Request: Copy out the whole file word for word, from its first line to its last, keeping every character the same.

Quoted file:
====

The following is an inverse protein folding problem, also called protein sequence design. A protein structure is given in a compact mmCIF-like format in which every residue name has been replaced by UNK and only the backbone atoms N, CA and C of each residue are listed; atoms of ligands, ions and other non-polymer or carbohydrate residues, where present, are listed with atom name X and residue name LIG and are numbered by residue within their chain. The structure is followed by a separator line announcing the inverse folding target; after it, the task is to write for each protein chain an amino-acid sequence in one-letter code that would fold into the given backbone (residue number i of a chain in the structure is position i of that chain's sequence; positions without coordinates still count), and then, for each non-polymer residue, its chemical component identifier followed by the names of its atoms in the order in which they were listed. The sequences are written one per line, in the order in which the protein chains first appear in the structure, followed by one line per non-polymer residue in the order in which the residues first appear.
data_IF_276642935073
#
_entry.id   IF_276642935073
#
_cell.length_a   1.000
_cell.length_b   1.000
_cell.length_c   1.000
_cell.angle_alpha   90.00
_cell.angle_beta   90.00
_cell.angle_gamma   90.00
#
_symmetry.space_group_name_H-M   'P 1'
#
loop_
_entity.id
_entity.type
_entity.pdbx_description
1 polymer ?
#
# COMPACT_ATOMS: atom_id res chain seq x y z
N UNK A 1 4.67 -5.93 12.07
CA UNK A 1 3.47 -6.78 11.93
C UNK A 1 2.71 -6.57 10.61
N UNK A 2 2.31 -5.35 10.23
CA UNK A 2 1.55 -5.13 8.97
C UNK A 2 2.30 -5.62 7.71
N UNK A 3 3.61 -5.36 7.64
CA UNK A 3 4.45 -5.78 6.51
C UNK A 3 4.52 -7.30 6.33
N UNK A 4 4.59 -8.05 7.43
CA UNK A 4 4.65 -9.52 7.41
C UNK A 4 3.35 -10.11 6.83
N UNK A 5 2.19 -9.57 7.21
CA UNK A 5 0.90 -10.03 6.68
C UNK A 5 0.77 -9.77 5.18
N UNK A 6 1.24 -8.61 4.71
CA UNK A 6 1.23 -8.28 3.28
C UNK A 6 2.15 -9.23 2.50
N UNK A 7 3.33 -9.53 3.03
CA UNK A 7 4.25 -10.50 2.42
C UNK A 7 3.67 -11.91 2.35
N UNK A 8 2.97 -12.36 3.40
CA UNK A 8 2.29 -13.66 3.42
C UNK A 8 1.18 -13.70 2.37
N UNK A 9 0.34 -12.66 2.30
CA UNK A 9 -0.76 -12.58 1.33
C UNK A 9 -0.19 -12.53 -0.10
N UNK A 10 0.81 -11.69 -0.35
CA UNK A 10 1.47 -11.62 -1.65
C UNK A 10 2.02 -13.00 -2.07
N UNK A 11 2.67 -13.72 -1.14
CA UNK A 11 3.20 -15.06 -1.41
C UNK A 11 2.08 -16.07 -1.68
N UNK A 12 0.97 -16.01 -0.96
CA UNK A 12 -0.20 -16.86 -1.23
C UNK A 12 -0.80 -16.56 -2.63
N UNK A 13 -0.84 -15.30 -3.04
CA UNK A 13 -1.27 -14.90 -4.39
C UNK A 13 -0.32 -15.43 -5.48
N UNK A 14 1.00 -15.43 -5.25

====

The following is an inverse protein folding problem, also called protein sequence design. A protein structure is given in a compact mmCIF-like format in which every residue name has been replaced by UNK and only the backbone atoms N, CA and C of each residue are listed; atoms of ligands, ions and other non-polymer or carbohydrate residues, where present, are listed with atom name X and residue name LIG and are numbered by residue within their chain. The structure is followed by a separator line announcing the inverse folding target; after it, the task is to write for each protein chain an amino-acid sequence in one-letter code that would fold into the given backbone (residue number i of a chain in the structure is position i of that chain's sequence; positions without coordinates still count), and then, for each non-polymer residue, its chemical component identifier followed by the names of its atoms in the order in which they were listed. The sequences are written one per line, in the order in which the protein chains first appear in the structure, followed by one line per non-polymer residue in the order in which the residues first appear.
data_IF_276642935073
#
_entry.id   IF_276642935073
#
_cell.length_a   1.000
_cell.length_b   1.000
_cell.length_c   1.000
_cell.angle_alpha   90.00
_cell.angle_beta   90.00
_cell.angle_gamma   90.00
#
_symmetry.space_group_name_H-M   'P 1'
#
loop_
_entity.id
_entity.type
_entity.pdbx_description
1 polymer ?
#
# COMPACT_ATOMS: atom_id res chain seq x y z
N UNK A 1 4.67 -5.93 12.07
CA UNK A 1 3.47 -6.78 11.93
C UNK A 1 2.71 -6.57 10.61
N UNK A 2 2.31 -5.35 10.23
CA UNK A 2 1.55 -5.13 8.97
C UNK A 2 2.30 -5.62 7.71
N UNK A 3 3.61 -5.36 7.64
CA UNK A 3 4.45 -5.78 6.51
C UNK A 3 4.52 -7.30 6.33
N UNK A 4 4.59 -8.05 7.43
CA UNK A 4 4.65 -9.52 7.41
C UNK A 4 3.35 -10.11 6.83
N UNK A 5 2.19 -9.57 7.21
CA UNK A 5 0.90 -10.03 6.68
C UNK A 5 0.77 -9.77 5.18
N UNK A 6 1.24 -8.61 4.71
CA UNK A 6 1.23 -8.28 3.28
C UNK A 6 2.15 -9.23 2.50
N UNK A 7 3.33 -9.53 3.03
CA UNK A 7 4.25 -10.50 2.42
C UNK A 7 3.67 -11.91 2.35
N UNK A 8 2.97 -12.36 3.40
CA UNK A 8 2.29 -13.66 3.42
C UNK A 8 1.18 -13.70 2.37
N UNK A 9 0.34 -12.66 2.30
CA UNK A 9 -0.76 -12.58 1.33
C UNK A 9 -0.19 -12.53 -0.10
N UNK A 10 0.81 -11.69 -0.35
CA UNK A 10 1.47 -11.62 -1.65
C UNK A 10 2.02 -13.00 -2.07
N UNK A 11 2.67 -13.72 -1.14
CA UNK A 11 3.20 -15.06 -1.41
C UNK A 11 2.08 -16.07 -1.68
N UNK A 12 0.97 -16.01 -0.96
CA UNK A 12 -0.20 -16.86 -1.23
C UNK A 12 -0.80 -16.56 -2.63
N UNK A 13 -0.84 -15.30 -3.04
CA UNK A 13 -1.27 -14.90 -4.39
C UNK A 13 -0.32 -15.43 -5.48
N UNK A 14 1.00 -15.43 -5.25